You discovered you were quite good at writing when…?

Actually, my first story I ever wrote was Amy.  I wrote it about a year and a half after my daughter was born.  I occasionally, I would write about my day or other lame stuff when I was 29, but after writing that first story and having my wife cry when she read it, told me I was on to something.  Not for making my wife cry, but by being able to dray out emotions with the written word.

As a reader, your favorite genre is…?

I LOVE Sci-Fi.  I cannot get enough of it.  Space flight = good. Aliens = good. Time Travel = good.  You get the point.  My love for Sci-Fi has been very intimidating though, as that is the genre I most want to write in, but I feel so inferior after reading so many good stories from so many great authors.

No, really, what’s that title you’re hiding in your kindle…?

Hmm.  I think there might be a story or two on there that is in the erotic fiction category.  I got them free a few months back, and wanted to see what all the fuss was about.  I figured why not try and bang out a story in that genre. You’re all safe though, as I don’t see that happening anytime soon.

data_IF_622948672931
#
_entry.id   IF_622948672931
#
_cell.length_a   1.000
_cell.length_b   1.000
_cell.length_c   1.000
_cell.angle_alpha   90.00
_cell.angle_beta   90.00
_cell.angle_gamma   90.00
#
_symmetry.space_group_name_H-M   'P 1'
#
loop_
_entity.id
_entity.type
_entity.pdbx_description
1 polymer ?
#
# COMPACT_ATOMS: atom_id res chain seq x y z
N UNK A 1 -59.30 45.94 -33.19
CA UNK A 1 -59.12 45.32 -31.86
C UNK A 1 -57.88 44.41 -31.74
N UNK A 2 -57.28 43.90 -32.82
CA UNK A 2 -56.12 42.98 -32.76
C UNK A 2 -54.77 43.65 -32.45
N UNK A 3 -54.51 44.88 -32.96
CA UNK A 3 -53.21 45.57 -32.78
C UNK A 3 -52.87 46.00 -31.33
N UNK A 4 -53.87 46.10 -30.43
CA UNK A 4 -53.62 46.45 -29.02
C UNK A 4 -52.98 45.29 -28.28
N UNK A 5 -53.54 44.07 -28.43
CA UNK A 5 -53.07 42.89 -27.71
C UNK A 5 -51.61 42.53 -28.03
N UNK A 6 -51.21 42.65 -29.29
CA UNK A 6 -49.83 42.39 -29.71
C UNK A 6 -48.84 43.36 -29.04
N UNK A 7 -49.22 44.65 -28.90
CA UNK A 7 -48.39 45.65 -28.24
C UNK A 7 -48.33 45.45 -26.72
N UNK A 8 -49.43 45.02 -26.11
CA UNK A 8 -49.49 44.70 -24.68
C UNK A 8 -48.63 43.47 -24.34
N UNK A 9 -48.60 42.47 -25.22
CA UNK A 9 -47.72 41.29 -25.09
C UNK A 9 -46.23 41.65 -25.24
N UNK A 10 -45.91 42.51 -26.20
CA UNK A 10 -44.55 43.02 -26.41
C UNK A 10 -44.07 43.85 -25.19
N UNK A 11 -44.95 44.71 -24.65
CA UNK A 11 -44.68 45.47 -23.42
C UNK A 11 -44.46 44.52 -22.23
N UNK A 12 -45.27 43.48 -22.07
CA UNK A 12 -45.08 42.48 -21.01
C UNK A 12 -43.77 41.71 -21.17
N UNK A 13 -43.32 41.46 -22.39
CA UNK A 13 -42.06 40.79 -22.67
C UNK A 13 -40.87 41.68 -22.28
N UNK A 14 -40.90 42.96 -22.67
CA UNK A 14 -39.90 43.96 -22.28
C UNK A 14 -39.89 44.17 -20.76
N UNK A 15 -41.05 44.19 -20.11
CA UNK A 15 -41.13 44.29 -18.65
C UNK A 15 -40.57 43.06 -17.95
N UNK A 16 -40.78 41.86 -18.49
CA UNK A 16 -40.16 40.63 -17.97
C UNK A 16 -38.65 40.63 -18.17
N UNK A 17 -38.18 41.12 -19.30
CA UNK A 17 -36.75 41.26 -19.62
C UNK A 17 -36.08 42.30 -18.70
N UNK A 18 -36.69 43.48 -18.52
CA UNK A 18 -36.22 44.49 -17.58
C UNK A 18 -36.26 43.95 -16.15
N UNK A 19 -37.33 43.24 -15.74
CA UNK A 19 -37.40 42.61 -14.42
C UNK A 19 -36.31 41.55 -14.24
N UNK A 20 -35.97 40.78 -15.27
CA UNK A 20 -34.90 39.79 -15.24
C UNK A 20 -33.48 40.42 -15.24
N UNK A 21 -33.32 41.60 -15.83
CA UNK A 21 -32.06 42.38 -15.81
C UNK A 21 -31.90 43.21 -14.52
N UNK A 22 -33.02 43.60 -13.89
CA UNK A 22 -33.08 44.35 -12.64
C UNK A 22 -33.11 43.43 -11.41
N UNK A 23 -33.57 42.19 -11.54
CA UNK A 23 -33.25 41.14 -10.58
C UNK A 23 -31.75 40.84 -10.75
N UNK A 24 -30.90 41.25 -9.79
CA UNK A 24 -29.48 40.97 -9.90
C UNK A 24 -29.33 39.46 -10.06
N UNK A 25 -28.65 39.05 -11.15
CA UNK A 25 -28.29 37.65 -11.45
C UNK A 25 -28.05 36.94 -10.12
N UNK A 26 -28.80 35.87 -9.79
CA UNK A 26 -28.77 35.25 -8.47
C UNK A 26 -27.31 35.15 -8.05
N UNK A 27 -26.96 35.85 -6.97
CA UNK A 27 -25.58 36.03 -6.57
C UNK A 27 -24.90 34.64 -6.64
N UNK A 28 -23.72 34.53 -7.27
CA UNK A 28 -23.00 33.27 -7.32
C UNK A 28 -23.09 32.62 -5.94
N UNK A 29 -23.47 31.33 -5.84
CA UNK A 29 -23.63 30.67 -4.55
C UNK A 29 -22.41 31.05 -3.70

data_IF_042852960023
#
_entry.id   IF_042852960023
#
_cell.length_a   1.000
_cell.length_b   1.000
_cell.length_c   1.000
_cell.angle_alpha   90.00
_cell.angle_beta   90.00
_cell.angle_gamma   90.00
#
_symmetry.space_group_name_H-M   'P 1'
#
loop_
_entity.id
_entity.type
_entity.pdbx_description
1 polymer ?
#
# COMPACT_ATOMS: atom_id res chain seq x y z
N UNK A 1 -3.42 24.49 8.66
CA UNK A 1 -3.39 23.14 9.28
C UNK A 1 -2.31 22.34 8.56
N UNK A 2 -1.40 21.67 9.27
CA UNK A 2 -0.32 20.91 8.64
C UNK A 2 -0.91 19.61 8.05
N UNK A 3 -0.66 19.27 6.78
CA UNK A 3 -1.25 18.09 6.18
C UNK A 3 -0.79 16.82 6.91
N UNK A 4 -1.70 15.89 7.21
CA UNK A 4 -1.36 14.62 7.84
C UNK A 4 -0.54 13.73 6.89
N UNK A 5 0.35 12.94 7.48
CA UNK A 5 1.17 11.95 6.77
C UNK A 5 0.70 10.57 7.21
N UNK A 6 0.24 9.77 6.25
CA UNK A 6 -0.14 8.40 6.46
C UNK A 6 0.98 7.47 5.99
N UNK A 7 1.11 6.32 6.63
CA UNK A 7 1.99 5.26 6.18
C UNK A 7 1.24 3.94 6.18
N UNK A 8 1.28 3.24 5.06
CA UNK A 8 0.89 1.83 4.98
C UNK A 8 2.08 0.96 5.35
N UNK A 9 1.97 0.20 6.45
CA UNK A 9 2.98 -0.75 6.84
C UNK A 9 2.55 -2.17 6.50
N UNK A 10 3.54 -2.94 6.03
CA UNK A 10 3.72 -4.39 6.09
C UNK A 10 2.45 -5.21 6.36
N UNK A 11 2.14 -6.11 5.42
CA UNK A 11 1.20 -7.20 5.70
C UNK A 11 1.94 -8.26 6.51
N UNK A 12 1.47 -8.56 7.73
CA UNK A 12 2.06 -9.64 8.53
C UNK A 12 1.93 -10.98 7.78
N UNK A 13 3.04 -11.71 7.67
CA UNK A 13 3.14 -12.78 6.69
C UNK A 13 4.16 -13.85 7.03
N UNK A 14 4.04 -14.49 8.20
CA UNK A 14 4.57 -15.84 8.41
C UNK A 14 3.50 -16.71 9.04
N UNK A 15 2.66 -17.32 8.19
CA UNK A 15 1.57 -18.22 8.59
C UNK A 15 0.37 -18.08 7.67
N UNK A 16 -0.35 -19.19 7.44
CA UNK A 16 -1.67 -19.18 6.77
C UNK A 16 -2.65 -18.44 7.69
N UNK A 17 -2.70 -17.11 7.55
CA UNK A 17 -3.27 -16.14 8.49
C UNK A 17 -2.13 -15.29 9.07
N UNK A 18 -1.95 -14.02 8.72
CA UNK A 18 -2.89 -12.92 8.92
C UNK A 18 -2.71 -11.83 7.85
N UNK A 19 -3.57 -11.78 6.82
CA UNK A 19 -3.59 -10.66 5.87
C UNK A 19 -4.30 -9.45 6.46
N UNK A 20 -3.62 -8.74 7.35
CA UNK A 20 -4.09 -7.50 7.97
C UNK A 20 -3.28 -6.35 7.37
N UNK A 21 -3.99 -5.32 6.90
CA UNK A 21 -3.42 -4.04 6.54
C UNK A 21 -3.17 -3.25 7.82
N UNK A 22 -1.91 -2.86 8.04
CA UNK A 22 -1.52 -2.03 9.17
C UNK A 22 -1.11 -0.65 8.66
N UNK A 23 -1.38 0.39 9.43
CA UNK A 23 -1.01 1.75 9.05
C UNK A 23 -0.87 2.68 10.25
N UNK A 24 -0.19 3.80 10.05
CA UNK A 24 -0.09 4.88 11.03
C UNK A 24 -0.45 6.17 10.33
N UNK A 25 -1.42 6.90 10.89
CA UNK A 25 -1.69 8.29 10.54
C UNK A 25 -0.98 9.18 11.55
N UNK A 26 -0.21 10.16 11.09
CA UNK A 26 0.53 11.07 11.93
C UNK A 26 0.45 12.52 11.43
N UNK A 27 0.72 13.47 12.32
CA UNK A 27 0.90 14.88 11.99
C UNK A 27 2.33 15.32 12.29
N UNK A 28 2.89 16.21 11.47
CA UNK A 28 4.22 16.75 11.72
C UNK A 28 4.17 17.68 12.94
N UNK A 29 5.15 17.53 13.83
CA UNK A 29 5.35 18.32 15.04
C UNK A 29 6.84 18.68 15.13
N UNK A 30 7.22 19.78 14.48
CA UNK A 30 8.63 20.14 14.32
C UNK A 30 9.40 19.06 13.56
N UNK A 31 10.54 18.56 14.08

You write…?

Linear Shift coverI write what moves me.  Right now, I am in starting the 3rd part to a Time Travel serial.  Part 1 is published, and part 2 will be in early December. I have a huge imagination, and I have a ton of story ideas to get to.  From adult-contemporary to horror, and even romance.  My mind is all over the place sometimes.

The praise about your writing you like the most is…?

I like the surprise aspect. Take my short story Amy for instance: I don’t particularly like to make people tear up from reading my stories, but I’ve gotten so many to get emotional after reading it, I feel like I can actually move people.  I win, and here’s some tissue. The praise doesn’t necessarily mean words.

What’s next…?

After my Linear Shift project, which I am hoping to wrap up in April (if not sooner) I have a few things I’ve been thinking about.  One in particular would be a stand alone literary story, about a father and son finding a common bond after half of their family is killed in a house fire.  I’ve been thinking a lot about it, and I feel it’s about time to make more people cry.

Don’t forget to buy Something to Read on the Ride to read Paul’s short andCopertina Sandro Beneficenza support a great cause: The Wallace and Gromit’s Grand Appeal, A Children’s Hospital Charity.

Something to Read on the Ride: Paul B. Kohler